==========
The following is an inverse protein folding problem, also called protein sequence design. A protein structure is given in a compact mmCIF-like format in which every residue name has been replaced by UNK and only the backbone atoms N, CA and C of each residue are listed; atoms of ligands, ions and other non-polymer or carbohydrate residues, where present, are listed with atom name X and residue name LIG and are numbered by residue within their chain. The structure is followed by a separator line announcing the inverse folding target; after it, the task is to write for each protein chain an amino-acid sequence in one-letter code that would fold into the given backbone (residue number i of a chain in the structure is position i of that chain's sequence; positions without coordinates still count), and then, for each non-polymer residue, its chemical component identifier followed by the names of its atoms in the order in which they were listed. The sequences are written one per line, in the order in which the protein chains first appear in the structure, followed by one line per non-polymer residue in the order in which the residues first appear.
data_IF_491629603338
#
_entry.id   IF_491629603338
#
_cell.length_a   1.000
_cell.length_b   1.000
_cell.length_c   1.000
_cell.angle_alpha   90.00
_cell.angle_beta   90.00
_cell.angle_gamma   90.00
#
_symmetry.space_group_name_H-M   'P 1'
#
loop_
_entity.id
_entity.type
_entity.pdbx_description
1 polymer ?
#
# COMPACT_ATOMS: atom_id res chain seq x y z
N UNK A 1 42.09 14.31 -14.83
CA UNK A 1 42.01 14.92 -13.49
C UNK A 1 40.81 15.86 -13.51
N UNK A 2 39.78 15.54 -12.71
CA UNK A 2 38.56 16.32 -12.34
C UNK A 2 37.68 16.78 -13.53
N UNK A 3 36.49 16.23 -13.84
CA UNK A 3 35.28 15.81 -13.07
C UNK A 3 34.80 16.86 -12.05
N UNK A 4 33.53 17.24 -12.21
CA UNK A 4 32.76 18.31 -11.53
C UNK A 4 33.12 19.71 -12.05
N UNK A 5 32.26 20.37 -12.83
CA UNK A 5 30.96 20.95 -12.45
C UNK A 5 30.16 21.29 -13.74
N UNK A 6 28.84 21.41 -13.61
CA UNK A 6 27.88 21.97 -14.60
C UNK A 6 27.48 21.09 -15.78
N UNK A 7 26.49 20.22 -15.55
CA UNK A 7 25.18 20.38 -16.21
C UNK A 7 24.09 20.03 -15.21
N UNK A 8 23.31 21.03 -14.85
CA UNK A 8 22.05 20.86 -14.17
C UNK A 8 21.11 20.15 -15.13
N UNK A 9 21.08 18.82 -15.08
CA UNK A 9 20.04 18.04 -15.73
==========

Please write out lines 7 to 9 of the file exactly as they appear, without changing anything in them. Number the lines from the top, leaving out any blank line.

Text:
_cell.length_b   1.000
_cell.length_c   1.000
_cell.angle_alpha   90.00